It is a strange old time for stories, and to be honest, I'd like to think that the UK market is far different to the US market. Our readers are happier to try out something different, something new, rather than follow the pack. And I'm hoping that the publishers end up doing the same.

Sue Purkiss said...

Hear, totally hear. There are lots of different readers out there, who like different kinds of books - why do we have to have wall to wall anything?

midlifesinglemum said...

If it takes a couple of years from starting a novel until it's in the shops the new trend will be old hat anyway. I say write what you like and start your own trend.

Sara Grant said...

Funny but true...in 2008 when I wrote my dystopian novel, I had an agent tell me that publishers weren't interested in this genre and that I should write something else.I didn't listen and continued to work on the book I wanted to write. My dystopian novel -- DARK PARTIES -- will be published by Orion in October.

Anne said...

I have been writing 'social' realism for twenty years and watched it go in and out of fashion. The key thing is there's always a place for a good story whether it's set now or in the future or (groan) among vampires. I'm hoping the CRIME will become fashionable now that WHEN I WAS JOE has had such a good reception.

adele said...

My husband started reading a novel by Jane Gardam last night so I was filling him in by telling him about her YA novels like A VERY LONG WAY FROM VERONA, BILGEWATER etc. Then I reflected on this: I bet if those novels appeared on an editor's desk now they would perhaps not be published at all. This is very sad. The stand alone LITERARY novel for teenagers is an endangered species. How would Jill Paton-Walsh's GOLDENGROVE go down? Or Penelope Lively's THE HOUSE IN NORHAM GARDENS? Not well, I don't think....very sad. As for Jan Mark, well..don't get me started on her backlist and why it's out of print for the most part. And she had dystopias a plenty.... I feel very old!

Keren David said...

Two of the rejections I had for When I Was Joe when it was submitted to publishers in 2009:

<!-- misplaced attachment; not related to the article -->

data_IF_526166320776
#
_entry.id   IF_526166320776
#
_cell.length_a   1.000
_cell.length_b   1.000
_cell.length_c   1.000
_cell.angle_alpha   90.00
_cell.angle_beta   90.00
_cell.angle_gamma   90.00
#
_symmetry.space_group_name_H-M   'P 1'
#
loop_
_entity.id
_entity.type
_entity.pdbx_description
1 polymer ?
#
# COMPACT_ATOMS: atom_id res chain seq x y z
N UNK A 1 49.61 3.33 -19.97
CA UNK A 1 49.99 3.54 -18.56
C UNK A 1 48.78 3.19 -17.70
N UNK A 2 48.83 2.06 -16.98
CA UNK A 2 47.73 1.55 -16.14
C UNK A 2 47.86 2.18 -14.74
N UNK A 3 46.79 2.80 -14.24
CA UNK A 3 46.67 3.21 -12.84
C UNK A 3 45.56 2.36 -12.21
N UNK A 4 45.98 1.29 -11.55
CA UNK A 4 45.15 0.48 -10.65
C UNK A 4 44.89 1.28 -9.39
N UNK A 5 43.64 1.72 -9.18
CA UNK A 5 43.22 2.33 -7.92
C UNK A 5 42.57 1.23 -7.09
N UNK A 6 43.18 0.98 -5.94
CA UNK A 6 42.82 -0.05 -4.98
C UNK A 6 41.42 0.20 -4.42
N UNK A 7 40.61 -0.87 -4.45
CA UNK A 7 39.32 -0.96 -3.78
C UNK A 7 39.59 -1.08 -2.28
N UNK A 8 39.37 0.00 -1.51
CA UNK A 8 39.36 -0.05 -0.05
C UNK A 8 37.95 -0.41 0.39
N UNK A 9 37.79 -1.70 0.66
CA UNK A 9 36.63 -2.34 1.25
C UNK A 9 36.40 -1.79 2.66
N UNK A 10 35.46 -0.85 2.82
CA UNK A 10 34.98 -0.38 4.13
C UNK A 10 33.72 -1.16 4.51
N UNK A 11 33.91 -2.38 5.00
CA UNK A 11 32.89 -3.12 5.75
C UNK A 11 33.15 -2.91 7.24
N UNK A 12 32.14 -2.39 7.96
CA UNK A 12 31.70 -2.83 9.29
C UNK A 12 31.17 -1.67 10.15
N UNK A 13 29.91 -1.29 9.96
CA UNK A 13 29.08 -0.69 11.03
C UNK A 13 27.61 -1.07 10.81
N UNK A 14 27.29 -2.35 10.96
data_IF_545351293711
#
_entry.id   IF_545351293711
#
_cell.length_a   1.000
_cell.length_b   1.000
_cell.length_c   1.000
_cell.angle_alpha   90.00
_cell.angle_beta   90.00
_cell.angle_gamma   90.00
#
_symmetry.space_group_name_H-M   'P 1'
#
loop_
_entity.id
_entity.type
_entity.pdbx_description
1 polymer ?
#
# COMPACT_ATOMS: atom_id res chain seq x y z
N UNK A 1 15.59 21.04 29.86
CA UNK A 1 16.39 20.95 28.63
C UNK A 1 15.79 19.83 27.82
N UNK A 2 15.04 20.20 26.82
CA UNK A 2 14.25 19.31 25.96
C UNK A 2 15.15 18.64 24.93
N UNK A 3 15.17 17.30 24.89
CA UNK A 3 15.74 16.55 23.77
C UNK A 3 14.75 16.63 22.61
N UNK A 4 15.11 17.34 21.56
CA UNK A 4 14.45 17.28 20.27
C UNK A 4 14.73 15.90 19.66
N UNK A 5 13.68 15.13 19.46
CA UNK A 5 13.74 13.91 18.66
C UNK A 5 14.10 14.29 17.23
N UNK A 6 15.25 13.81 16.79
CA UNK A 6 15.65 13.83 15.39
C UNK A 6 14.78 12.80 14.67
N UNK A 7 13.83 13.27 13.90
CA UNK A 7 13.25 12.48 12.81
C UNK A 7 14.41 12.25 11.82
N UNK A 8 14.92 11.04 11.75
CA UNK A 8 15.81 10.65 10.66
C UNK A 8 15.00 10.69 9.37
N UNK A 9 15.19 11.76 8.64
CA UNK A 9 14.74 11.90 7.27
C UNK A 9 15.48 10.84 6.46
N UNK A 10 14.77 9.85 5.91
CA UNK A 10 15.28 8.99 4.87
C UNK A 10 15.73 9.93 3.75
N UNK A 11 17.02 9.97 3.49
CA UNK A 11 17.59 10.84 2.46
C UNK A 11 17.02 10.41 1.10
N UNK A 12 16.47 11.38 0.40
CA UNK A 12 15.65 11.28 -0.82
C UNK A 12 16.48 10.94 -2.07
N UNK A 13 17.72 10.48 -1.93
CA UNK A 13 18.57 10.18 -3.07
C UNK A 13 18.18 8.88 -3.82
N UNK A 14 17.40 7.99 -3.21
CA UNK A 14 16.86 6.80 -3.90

'I have my doubts about the market for hard-hitting teenage reality books.'
'I'm just not convinced that it could be the success it would need to be in today's crowded and competitive market place.'
And now Liz says that everyone's doing gritty thrillers. Oh well.

Sarah Taylor-Fergusson said...

I wholeheartedly subscribe to the write what you are passionate about writing (although sometimes a good agent can convince an author to write something a bit funnier/darker/longer/shorter/whatever, and it will pay off when the writer finds the nudge has taken them to a great new place they hadn't thought of). But how do you convince an agent, perhaps a new agent, that what you have decided to write should be sent round the (publishing) houses? And is the "not quite right for the market right now" argument only really an excuse for "actually, we didn't absolutely love it enough"?

Keren David said...

Much better to tell a writer 'we ddn't love it enough' than 'it's not right for the market'. But I think there's a lot of 'we love it but our sales people don't think it's right for the market' going on.

Leila said...

So true, Keren, great post. I make a point of not reading stories about 'the next big thing in children's books'. If I read them I end up feeling insecure and desperate, as if I ought to rush and write a dystopian novel/gritty thriller/vampire/werewolf story NOW NOW NOW - and of course, that approach achieves nothing. I just have to go on looking for characters and stories that I love writing, and ignore the hype!

Juliette said...

This so true. I actually worry more when what I'm writing (usually either historical or more optimistic futuristic SF) *is* on trend, because by the time it's ready no one will be interested any more - somehow I have more hope that a far-seeing gatekeeper might look at something a bit different, whereas it's a good thing I didn't go down the vampire route...

Pauline Fisk said...

A strange old time for stories, Liz de Jager says. She's right I'm sure, and Adele's right about hard times for literary stand-alone novels. When I started out over twenty years ago, my agent of the time said that if a novel was good it would always find its market. I'd be astonished if she said that now - but it's still something to aspire to.

When I go into schools, children always ask, 'How much money do you make?' My answer's always, 'Enough to keep me in bread and jam,'. It would be nice if it came to more than that [and occasionally it does], but I'd rather write a good book that'll maybe last than a poor one that's out of fashion by this time next year.